This blog is the first of a State of Progress series. In this series I create Performance Management tools in Tableau as used throughout my career as Manager, Controller and Consultant.
A short guide to a simple Process Behavior type x-chart for KPI’s.
Today I share my experience with Time Series. About a decade ago I came across the Process Behavior Chart. Named as such by Donald J. Wheeler, who wrote the classic book: Understanding Variation. The Process Behavior Chart is, even in its simplest form, a practical and easy tool to visualize performance over time. It helps determine when performance has changed, distinguishing common cause variation (noise) and special cause variation (signal). In turn, it helps avoid wasting time on fixing issues that do not exist, or helps identify issues that could have been missed.
For this example the data set is Exam Scores. For some context let’s imagine the ‘Average Score’ per day is a KPI. Part of a set of quality of education indicators that is monitored at various levels in the educational organization. We will look at the overall average scores across all exams and schools and apply a horizontal central line and control limits. Finally, we will end up with two examples (click image to open new window with the Viz on my public Tableau page):
Let’s get going.
1. Line chart with continuous date (time series)
Start with a line chart. Putting Score, as Average, on the Row Shelf and Date on the Column Shelf with Exact Date results in a Time Series. Add a Filter by selecting the Date Pill on the Columns Shelf. Alternatively create a copy date, reformat to your liking, and add to the Filters Card. In my example I have reformatted a Date copy to Month <May, 2005> format and renamed the Filter Title to Date Range.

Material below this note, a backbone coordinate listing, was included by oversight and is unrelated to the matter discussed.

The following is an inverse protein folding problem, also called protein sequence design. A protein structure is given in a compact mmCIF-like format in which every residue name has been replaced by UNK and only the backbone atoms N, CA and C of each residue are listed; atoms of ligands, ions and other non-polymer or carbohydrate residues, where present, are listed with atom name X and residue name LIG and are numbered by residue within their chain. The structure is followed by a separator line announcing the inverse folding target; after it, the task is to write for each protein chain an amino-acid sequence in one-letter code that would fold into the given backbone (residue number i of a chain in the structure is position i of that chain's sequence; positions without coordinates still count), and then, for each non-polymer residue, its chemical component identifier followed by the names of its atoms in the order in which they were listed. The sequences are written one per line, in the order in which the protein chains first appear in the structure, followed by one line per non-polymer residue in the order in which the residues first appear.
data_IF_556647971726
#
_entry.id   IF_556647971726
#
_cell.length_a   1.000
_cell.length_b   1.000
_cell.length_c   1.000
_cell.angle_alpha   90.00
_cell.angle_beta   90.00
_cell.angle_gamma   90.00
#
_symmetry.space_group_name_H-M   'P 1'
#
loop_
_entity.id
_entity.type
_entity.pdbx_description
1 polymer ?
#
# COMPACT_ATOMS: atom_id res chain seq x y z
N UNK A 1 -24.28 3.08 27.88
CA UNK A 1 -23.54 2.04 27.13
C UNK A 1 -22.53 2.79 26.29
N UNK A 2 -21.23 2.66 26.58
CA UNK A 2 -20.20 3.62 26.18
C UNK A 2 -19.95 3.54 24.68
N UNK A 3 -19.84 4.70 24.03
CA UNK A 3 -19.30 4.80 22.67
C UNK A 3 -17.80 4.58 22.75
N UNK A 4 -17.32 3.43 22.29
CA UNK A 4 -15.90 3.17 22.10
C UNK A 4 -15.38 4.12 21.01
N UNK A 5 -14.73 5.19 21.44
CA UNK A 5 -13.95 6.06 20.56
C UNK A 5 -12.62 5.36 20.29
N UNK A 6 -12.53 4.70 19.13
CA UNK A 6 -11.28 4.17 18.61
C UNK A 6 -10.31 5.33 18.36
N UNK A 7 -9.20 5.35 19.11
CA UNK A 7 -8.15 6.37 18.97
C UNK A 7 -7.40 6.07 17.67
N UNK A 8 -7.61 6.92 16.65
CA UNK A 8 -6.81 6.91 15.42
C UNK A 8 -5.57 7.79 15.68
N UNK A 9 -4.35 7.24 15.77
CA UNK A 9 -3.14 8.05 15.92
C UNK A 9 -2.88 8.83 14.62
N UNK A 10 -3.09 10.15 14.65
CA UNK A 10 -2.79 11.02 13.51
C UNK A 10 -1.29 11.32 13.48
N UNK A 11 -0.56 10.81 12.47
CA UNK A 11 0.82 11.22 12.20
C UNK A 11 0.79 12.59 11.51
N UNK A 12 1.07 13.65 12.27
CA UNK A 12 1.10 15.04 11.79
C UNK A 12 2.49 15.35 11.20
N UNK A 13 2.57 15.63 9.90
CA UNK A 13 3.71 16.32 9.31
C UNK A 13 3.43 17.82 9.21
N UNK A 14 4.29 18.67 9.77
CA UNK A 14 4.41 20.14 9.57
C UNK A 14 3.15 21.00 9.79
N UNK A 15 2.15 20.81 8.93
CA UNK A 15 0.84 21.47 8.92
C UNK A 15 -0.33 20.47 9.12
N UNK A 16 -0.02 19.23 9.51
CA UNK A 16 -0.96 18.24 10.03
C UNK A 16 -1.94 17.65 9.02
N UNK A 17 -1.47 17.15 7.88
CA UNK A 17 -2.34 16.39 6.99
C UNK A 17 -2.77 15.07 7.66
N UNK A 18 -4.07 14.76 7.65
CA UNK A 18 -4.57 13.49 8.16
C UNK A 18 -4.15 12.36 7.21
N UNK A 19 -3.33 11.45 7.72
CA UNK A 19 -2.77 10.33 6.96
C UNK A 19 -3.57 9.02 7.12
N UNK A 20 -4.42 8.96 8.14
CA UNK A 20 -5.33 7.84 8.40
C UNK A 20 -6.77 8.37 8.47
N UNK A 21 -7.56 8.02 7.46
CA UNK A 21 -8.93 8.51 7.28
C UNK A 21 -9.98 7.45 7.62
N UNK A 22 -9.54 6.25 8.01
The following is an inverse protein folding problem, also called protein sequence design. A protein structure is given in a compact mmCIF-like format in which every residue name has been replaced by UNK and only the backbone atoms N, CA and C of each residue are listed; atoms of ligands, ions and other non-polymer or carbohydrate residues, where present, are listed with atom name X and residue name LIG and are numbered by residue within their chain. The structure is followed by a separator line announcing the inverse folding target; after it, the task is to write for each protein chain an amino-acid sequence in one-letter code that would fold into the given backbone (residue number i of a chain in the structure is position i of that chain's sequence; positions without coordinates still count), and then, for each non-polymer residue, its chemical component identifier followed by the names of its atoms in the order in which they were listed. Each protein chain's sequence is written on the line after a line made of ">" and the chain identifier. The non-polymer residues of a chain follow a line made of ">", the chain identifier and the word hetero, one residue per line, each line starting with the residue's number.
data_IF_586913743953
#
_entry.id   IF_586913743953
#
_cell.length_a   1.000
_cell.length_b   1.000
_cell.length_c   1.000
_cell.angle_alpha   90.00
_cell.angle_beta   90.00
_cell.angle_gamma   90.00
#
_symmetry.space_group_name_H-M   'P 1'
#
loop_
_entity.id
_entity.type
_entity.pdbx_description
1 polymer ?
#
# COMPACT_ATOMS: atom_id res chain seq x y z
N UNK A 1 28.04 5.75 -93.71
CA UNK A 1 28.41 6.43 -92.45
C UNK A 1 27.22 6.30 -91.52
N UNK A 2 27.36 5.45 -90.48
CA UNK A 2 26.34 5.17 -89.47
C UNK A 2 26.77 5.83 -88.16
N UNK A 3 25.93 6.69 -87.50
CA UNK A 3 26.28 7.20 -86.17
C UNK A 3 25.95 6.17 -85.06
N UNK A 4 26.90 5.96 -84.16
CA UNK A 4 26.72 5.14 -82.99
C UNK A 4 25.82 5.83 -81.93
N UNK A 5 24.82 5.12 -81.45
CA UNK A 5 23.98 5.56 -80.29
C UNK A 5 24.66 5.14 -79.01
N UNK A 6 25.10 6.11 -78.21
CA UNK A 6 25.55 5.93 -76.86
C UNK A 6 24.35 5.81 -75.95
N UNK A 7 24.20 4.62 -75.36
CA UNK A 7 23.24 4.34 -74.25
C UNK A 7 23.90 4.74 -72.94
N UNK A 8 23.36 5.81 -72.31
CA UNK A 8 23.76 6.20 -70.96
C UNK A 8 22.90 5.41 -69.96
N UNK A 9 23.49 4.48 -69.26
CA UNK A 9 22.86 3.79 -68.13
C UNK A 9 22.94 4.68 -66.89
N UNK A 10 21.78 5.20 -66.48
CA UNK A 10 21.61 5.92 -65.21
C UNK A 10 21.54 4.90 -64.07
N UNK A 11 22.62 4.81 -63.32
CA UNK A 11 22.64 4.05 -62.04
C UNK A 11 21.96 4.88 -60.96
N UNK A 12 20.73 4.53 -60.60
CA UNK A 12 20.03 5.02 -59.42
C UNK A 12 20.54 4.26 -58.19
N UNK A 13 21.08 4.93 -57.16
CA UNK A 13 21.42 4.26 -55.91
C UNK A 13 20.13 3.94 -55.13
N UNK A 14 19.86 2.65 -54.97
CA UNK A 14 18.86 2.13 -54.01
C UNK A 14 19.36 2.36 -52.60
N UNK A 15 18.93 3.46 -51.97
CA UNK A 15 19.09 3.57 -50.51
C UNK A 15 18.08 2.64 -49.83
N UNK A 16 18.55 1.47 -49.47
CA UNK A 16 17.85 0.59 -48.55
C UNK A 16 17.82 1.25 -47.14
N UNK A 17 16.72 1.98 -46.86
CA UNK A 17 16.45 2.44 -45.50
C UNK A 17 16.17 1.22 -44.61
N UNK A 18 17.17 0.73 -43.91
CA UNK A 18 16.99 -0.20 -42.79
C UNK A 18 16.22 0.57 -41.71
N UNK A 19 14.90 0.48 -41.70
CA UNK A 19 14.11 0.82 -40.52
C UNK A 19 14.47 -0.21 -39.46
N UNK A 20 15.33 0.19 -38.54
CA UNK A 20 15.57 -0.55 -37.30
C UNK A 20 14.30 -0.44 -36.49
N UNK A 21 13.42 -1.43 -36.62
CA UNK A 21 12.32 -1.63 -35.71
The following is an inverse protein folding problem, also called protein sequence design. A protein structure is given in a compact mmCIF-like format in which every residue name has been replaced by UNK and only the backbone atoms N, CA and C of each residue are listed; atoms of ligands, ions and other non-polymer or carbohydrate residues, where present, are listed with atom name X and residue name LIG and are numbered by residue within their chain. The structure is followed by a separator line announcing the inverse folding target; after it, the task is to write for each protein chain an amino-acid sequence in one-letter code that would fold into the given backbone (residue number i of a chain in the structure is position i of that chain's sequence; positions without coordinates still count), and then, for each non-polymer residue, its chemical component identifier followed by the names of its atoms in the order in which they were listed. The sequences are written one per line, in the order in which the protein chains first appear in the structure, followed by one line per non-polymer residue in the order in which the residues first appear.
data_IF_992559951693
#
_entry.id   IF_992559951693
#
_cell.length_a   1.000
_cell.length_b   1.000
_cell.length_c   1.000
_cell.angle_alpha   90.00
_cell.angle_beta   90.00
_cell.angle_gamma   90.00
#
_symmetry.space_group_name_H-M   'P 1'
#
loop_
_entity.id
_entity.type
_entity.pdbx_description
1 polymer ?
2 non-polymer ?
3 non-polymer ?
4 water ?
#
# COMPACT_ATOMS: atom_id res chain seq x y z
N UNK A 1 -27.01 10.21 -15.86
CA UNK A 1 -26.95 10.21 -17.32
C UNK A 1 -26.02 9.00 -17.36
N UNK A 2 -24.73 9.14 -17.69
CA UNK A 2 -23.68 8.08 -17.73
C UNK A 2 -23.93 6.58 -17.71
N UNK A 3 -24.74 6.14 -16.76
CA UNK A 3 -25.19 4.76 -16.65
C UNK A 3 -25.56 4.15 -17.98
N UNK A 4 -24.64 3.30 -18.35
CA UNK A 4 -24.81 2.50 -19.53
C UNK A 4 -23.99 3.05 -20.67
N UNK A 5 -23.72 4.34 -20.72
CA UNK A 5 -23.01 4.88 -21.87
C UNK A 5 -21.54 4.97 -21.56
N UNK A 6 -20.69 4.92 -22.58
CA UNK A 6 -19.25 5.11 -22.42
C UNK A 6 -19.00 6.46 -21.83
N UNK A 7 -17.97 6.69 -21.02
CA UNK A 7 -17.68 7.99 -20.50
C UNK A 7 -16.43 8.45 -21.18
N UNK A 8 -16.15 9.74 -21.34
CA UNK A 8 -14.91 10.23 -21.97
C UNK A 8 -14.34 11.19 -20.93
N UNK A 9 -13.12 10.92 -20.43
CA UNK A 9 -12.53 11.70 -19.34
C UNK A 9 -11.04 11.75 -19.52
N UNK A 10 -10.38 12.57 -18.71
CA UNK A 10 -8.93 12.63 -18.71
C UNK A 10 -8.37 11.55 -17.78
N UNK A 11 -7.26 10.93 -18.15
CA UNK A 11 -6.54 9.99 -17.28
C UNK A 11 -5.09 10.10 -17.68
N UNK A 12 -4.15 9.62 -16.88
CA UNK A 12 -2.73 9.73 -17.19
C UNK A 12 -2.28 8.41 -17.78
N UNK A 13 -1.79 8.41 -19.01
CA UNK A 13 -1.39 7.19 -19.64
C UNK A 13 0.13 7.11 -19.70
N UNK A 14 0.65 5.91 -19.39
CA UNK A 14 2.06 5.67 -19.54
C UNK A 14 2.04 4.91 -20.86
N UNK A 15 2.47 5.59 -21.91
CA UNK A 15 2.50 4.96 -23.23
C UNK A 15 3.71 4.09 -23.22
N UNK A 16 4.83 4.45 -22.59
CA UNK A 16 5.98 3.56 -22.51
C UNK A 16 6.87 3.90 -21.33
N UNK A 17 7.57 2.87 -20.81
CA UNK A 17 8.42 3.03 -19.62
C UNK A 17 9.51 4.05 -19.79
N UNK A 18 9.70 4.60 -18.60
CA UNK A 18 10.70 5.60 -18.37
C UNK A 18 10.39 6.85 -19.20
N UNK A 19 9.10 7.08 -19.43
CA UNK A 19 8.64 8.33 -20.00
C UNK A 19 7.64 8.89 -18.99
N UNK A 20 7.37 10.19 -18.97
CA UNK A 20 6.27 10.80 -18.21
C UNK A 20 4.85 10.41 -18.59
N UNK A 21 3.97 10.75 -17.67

Tip: When following this blog to create your own then follow the instructions for the Average Line and Control Limits first. Thereafter create a new Line Chart and make the Constant Line.
2. Reference or central line
As a KPI is most often an outcome of a Business Process I like to fix a constant (horizontal) line from a reference period. Until process improvements are realized we keep the central line a constant. In this example the Constant Line is based on a number of consecutive KPI values from the start of the reference data; our baseline. Often this is between 5 to 20 points.
The average can also be used for the central line and can be used to determine a first Constant Line or get a feel for variation. Alternatively, a goal or target can be used determined through other means, for example management target setting.
i. Average Line
The Average Line can be created in two ways. Firstly, from the Analytics Pane drag add a Reference Line on the Table. This will add a line from the Y-axis until the end of the chart. Click the line to Edit and change the Value Calculation to Average and Format the label and line. Secondly, it can be created by using a Calculated Field and dragging the newly created Measure onto the vertical axis. This will create the line from the first data point, but limits editing options for the line. Create the CF using the calculation as:
You can find more about WINDOW calculations on this page.
ii. Constant Line
For this line a Parameter and Calculated Field is needed. Let’s call the Parameter “Constant N-points” with Data type Integer, Current Value 5, Allowable Range values from 5 to 10 and step size of 1. It is used to allow user input on the number of consecutive data points for the constant central reference line. Show the Parameter by right clicking on the Parameter that appeared in the Data Pane bottom.
For the CF we use the Parameter to assess against which data points in the Table the constant line is calculated. A (nested) IF THEN ELSE statement will be the basis. Create “Constant Line” as: